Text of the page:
Ned Kelly on the Australasian Sketcher cover, 10 July 1880
Gold rush in Victoria
The Port Phillip District of New South Wales separated from the rest of the colony in July 1851, becoming the colony of Victoria, named for the reigning British queen.
Gold was also discovered that year: first at Ophir in New South Wales, and then at Ballarat and Bendigo in Victoria. The gold rushes raised the population of Victoria from 80,000 in 1851 to 540,000 in 1861.
This huge influx of migrants was a problem for the colony as there were not enough police to maintain law and order. The small force was held in low esteem by the public, and was widely thought to be corrupt.
Prejudice and the Victorian police
To quickly increase its numbers, the Victorian force recruited police from the United Kingdom, most of whom were Protestant. Many bought with them their homeland’s prejudice against Catholics, which led them to target Irish migrant settlers.
The Catholic Irish were often poor and resented the wealthy squatters, who had seized most of the productive Victorian farmland. These squatters used their money and influence over the police and government to maintain their large estates at the expense of poorer migrants despite legislation meant to improve access to land.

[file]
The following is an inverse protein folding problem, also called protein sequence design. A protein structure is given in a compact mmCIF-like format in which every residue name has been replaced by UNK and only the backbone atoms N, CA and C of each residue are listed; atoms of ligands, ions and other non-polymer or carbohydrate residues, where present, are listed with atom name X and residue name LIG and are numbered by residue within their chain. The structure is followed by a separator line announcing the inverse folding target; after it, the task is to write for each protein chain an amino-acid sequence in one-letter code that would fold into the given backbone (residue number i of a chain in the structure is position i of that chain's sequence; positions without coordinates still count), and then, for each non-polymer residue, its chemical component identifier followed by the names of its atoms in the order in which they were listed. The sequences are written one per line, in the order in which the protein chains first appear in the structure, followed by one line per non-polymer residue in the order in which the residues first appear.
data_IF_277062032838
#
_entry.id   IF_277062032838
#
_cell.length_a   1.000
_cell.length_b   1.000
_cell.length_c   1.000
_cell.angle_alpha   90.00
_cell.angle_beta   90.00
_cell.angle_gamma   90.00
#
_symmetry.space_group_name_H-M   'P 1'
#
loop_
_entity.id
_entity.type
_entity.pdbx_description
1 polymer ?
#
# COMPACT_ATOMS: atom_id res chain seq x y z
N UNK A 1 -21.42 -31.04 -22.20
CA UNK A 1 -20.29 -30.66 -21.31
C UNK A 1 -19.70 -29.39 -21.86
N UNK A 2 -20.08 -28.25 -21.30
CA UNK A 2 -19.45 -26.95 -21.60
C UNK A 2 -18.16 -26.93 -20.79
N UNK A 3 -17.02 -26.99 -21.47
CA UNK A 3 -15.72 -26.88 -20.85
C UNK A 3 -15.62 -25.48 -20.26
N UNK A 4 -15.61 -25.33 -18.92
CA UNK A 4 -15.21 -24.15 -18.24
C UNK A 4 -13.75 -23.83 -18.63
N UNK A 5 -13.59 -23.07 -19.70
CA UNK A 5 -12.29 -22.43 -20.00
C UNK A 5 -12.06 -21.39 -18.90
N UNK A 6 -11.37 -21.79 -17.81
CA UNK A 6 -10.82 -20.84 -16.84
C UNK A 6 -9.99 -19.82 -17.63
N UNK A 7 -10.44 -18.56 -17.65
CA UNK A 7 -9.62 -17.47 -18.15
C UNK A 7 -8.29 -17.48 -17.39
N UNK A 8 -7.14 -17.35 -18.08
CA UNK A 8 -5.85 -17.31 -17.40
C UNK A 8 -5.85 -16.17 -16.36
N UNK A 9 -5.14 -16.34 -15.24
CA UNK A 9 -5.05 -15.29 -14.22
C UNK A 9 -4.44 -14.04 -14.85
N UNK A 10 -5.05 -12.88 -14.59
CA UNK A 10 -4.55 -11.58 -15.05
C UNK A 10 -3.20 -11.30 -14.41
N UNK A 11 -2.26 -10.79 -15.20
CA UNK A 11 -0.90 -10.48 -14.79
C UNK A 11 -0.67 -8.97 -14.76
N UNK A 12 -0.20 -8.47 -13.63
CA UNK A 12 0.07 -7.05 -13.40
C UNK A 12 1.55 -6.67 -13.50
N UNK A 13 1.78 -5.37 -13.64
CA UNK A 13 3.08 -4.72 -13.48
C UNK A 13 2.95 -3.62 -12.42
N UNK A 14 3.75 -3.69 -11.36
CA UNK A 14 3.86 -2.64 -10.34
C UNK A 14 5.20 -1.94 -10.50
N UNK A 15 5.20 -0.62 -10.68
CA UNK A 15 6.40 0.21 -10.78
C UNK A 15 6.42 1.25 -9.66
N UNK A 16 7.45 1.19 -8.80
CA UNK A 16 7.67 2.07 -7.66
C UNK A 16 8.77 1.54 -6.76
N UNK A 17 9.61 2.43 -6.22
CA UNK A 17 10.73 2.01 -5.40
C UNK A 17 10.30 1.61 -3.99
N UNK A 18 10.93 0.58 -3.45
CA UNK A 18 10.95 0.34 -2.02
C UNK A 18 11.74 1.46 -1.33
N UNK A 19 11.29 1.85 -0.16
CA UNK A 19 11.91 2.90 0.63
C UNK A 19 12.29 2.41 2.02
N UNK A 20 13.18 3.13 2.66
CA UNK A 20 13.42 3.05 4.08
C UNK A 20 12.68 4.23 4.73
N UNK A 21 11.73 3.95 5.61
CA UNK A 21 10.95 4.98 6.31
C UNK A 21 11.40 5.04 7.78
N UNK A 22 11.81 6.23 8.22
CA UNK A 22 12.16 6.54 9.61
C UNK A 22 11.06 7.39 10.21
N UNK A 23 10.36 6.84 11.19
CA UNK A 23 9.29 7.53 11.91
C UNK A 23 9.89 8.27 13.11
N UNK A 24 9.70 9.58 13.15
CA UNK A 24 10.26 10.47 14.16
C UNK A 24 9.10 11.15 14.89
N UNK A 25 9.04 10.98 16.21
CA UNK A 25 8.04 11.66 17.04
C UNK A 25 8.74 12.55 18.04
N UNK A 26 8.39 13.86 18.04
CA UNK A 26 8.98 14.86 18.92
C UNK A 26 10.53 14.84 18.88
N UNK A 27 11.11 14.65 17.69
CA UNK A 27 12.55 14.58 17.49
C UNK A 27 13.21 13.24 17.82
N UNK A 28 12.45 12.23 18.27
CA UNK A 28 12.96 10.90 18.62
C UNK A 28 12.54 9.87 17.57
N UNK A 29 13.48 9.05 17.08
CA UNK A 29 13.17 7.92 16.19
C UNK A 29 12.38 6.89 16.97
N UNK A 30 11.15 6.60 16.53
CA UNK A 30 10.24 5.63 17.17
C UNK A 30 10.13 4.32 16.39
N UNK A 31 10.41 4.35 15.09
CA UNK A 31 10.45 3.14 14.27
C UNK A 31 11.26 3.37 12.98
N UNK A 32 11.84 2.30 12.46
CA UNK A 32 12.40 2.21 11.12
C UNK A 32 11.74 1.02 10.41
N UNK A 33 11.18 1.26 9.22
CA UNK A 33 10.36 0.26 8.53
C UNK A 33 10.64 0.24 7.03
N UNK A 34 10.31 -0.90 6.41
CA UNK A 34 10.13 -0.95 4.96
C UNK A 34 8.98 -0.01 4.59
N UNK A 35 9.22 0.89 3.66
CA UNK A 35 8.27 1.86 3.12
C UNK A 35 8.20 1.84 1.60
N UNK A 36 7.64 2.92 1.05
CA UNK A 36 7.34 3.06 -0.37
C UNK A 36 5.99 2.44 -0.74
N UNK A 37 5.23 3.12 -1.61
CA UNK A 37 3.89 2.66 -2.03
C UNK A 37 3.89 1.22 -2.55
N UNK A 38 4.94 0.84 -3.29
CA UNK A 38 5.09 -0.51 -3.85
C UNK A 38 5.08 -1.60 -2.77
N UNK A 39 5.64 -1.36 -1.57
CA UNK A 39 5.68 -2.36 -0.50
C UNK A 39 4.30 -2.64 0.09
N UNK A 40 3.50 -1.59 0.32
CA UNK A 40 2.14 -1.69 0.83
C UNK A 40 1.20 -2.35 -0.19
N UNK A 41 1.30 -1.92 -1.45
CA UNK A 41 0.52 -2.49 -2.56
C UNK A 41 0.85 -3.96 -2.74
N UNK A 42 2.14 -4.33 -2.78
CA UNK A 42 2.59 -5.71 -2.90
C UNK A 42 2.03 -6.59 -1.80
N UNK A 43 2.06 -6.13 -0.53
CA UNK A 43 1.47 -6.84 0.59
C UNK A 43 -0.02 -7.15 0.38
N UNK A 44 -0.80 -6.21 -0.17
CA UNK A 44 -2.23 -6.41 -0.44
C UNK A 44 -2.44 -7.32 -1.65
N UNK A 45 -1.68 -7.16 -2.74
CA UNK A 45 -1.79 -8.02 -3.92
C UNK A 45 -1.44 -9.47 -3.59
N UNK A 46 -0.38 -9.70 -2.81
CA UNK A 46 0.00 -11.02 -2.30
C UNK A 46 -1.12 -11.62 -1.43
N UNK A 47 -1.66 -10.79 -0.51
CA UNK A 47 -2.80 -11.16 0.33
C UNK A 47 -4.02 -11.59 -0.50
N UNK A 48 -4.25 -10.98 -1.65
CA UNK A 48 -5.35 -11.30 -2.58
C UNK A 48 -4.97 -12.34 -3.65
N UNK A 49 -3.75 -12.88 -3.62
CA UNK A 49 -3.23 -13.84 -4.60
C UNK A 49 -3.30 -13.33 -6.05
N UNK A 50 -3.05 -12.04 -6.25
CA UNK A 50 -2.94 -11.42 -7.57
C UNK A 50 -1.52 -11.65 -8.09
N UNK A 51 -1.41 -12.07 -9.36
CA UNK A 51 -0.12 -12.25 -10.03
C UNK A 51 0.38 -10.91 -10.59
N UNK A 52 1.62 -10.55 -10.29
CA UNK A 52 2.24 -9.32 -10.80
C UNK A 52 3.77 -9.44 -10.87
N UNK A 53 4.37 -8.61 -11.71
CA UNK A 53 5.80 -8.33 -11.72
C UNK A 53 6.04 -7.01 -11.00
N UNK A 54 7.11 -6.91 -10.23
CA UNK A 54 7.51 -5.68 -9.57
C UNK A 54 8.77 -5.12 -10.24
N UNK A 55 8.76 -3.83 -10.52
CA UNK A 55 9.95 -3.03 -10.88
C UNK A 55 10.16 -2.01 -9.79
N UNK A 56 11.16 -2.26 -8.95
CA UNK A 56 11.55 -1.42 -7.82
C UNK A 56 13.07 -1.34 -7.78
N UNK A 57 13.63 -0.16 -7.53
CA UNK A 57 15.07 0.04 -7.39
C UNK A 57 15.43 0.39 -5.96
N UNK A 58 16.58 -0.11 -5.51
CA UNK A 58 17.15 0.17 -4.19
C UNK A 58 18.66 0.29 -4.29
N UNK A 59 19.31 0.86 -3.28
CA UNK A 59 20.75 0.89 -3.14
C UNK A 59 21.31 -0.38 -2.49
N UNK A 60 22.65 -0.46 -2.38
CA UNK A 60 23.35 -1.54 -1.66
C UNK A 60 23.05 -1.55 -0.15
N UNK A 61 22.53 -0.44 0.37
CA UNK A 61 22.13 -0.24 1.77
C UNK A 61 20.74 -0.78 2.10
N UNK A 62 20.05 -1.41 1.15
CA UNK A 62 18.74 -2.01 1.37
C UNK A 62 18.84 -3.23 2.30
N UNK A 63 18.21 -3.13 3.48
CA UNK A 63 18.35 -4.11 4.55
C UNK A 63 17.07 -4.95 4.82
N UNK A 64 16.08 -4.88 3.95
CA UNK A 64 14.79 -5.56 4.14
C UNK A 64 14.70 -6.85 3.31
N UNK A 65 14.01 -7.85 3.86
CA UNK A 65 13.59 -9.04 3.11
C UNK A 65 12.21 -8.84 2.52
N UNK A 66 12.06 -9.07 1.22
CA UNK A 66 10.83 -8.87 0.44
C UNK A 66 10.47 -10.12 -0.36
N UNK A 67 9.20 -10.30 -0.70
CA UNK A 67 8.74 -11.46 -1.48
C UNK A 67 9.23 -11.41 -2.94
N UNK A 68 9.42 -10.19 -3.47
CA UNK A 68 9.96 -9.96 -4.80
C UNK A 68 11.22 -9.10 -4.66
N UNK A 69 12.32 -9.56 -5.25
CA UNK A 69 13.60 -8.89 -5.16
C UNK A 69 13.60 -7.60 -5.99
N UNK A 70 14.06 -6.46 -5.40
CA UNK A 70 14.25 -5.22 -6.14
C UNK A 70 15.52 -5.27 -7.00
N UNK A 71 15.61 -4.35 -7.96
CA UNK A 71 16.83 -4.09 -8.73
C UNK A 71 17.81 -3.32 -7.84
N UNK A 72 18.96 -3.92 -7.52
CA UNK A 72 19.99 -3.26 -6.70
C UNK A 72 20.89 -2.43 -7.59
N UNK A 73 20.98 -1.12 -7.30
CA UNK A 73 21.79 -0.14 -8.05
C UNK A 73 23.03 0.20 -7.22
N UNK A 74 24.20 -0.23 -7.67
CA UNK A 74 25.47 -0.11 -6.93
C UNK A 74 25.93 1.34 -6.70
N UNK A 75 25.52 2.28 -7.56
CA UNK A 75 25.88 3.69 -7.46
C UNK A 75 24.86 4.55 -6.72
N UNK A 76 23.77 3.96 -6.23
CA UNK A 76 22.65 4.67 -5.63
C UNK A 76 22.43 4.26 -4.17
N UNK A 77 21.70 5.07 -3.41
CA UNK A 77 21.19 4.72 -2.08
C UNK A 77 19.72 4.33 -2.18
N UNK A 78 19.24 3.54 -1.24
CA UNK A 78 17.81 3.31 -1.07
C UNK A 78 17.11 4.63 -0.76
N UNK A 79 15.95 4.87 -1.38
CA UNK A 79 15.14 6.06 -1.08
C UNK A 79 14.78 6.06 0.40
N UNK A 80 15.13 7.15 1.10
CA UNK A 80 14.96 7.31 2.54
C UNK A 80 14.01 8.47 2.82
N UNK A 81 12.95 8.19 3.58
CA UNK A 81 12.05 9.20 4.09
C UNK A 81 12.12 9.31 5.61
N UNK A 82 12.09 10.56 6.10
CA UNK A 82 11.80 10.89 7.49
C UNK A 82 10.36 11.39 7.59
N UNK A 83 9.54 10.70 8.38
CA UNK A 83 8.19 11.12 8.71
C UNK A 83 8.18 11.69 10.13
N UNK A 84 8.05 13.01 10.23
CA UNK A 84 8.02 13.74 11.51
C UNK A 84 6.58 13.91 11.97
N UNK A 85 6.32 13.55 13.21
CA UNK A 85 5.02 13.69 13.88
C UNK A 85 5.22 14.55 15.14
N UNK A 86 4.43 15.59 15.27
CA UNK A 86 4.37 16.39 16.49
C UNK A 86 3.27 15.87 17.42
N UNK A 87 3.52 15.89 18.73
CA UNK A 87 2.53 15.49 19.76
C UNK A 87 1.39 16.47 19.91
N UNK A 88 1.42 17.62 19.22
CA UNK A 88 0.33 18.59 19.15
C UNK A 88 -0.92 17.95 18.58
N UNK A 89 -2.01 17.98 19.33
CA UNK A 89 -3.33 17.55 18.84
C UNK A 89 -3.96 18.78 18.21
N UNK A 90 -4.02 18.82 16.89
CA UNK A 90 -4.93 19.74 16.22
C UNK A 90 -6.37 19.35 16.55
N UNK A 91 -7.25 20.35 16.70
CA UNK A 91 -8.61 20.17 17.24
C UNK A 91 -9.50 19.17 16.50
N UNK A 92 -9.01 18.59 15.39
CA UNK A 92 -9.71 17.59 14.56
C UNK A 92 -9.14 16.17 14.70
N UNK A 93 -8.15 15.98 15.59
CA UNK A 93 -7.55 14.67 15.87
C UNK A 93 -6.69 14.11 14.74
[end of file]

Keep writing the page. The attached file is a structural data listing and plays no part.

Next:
Born to Irish parents, Ned Kelly grew up experiencing firsthand the prejudice of the Victorian police. Ned was born in Beveridge, a small town north of Melbourne, probably in 1854, to Ellen and John ‘Red’ Kelly. Transported to Australia for stealing pigs, Red Kelly had married Ellen, a migrant, at the completion of his sentence.
The Kelly family moved to Avenel where they were implicated in stock and horse theft (often targeted against squatters). Red Kelly died after serving a six-month prison sentence for unlawful possession of a bullock hide.
At age 16 Ned served three years prison with hard labour for his involvement in a horse theft. On his release, along with friends from other poor families in the area, Ned formed the Kelly Gang.
While membership of the gang fluctuated, Ned, his brother Dan and their friends Joseph Byrne and Steve Hart were reputedly the main members. All four had criminal records.
Australia's Most Notorious Outlaw – Ned Kelly
The John Dillinger of the Australian outback, Ned Kelly, was wanted dead or alive with a large bounty placed on his head to attract desperate killers, but they weren’t prepared to find Kelly and his gang rigged out in Iron Man outfits!
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